Alright, I’ve pretty much summed up all the technical information about styles and such, so let’s go into a little detail about the book itself. It is pretty lengthy, over 300 pages in total. It doesn’t have an overly drawn out introduction that takes up ¼ of the content like some other books out there. It is actually quite interesting which gives the reader some great inside looks at BJ himself. It turns out the rumors of his dislocated rib in the second Matt Hughes fight were actually true, which is extremely unfortunate. It then goes into detail about some good training regimens which appear to be made by a personal trainer since each circuit offers a complete muscular system workout. Many people will talk trash about BJ’s cardio, but other then the Georges St. Pierre fight, the man has never gassed (extensively) once in his career. Moving on, the book is structured in a very, very good way. Random moves aren’t just thrown together in a jumbled mess as in most instructional books. Things are broken down into two big sections, stand-up game (striking, wrestling, clinching) and ground game (wrestling, ground and pound, and BJJ). In each of those, each position is given a section (an example would be the Double Leg Takedown Section in the Stand-Up Game section). Inside of these smaller sections are even more specific sections, which cover things in even more detail (A failed-double leg section inside the double leg takedown section). Every section is color coded in two colors to help the reader find exactly what he is looking for just by glancing at corners of the page. This structured system and layout makes reading the book a joy and will make it quite the reference book for all MMA fans and practitioners out there.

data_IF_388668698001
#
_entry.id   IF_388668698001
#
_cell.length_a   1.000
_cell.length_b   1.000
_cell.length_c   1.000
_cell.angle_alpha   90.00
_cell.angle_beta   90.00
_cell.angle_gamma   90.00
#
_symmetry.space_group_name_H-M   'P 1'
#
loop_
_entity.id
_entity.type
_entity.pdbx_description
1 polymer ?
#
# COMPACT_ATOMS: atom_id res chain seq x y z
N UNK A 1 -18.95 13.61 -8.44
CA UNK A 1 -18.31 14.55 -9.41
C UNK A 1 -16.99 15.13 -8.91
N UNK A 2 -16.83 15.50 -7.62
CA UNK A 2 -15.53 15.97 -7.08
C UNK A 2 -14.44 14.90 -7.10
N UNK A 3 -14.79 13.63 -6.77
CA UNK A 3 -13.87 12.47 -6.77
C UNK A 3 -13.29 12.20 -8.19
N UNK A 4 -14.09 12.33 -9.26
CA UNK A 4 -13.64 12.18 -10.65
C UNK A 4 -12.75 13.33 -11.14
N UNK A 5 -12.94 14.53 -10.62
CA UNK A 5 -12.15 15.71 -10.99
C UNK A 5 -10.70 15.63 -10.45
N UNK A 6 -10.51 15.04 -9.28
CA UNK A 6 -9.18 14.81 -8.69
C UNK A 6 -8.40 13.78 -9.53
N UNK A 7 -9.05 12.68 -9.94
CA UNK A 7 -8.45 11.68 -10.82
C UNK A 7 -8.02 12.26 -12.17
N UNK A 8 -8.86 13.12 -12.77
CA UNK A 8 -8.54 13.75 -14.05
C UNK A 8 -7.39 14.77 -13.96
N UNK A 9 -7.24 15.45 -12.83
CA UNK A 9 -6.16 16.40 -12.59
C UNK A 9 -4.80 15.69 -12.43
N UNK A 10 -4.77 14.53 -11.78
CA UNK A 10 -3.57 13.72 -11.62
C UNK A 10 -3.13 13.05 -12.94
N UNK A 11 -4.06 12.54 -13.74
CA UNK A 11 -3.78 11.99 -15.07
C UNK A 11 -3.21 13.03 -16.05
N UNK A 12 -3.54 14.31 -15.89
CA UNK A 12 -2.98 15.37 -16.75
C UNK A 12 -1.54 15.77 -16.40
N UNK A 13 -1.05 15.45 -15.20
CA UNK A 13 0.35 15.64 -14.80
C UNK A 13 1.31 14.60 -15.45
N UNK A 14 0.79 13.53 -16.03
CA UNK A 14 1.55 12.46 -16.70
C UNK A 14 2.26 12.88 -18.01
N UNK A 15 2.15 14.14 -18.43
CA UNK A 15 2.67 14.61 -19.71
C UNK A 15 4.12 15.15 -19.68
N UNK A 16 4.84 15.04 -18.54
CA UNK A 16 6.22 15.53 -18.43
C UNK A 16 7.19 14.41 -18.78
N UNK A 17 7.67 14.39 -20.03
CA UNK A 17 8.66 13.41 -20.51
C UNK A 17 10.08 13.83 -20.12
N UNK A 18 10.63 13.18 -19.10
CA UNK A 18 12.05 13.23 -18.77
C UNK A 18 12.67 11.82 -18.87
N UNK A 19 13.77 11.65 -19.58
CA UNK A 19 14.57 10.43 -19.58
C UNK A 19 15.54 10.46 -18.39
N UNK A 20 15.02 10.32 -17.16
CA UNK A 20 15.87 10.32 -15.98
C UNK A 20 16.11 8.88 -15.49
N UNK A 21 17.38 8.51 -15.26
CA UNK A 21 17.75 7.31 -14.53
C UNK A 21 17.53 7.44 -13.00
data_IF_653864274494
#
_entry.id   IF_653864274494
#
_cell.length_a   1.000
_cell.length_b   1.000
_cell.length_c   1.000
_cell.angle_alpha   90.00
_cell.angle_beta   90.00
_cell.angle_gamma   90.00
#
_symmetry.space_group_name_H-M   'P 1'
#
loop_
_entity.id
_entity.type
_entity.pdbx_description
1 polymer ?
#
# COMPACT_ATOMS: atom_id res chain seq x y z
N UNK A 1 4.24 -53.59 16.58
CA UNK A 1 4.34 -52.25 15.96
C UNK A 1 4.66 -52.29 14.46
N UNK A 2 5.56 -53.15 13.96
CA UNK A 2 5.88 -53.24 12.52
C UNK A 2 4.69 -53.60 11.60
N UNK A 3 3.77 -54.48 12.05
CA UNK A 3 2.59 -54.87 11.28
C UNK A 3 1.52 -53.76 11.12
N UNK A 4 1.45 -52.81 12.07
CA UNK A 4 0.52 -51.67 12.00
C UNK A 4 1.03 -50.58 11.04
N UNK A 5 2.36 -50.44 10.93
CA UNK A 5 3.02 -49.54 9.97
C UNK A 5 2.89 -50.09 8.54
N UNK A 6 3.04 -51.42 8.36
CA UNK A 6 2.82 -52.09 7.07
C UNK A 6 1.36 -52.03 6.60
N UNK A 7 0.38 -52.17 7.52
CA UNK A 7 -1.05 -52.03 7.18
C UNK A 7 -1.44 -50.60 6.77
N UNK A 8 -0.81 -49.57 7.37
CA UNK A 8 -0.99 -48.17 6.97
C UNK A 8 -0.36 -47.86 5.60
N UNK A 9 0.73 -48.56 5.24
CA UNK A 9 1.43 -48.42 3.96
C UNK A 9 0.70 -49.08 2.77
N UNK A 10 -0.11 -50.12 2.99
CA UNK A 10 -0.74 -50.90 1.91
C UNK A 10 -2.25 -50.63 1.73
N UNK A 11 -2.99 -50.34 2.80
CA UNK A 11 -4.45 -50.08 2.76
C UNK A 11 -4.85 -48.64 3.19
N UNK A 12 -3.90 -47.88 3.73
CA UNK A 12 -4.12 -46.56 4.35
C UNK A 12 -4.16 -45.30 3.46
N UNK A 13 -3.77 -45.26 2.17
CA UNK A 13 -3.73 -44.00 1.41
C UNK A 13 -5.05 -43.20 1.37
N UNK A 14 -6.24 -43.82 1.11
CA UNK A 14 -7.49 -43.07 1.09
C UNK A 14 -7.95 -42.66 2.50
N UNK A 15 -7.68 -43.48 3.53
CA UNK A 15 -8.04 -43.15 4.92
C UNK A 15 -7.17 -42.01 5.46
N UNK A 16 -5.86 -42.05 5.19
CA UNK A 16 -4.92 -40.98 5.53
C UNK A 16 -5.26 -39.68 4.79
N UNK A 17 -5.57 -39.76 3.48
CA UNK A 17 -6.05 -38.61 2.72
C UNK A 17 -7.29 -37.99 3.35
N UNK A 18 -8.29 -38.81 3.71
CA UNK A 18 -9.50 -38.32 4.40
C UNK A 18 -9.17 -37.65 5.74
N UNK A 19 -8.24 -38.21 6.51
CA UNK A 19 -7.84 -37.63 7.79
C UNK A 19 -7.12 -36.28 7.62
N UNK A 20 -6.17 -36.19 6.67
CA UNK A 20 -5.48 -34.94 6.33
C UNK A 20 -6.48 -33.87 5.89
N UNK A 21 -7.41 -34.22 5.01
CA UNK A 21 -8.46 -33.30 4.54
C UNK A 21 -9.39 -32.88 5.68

To conclude, this book is without a doubt the best MMA book on the market, especially since it is the first to be made on the subject that does it right and instructs with high quality and many desirable characteristics (such as ease of use and effectiveness of all moves). I highly recommend this book to any MMA fan who wants an idea of what MMA truly is or any practitioner who longs to improve his or her own game by leaps and bounds. I typically love playing devil’s advocate and looking for faults within a product. However, with BJ Penn’s Mixed Martial Arts: The Book of Knowledge, it is just physically impossible to find any true fault within this astounding book. It is the best book in the world for MMA at the moment, and should be for years to come. 5 Stars out of 5 Stars.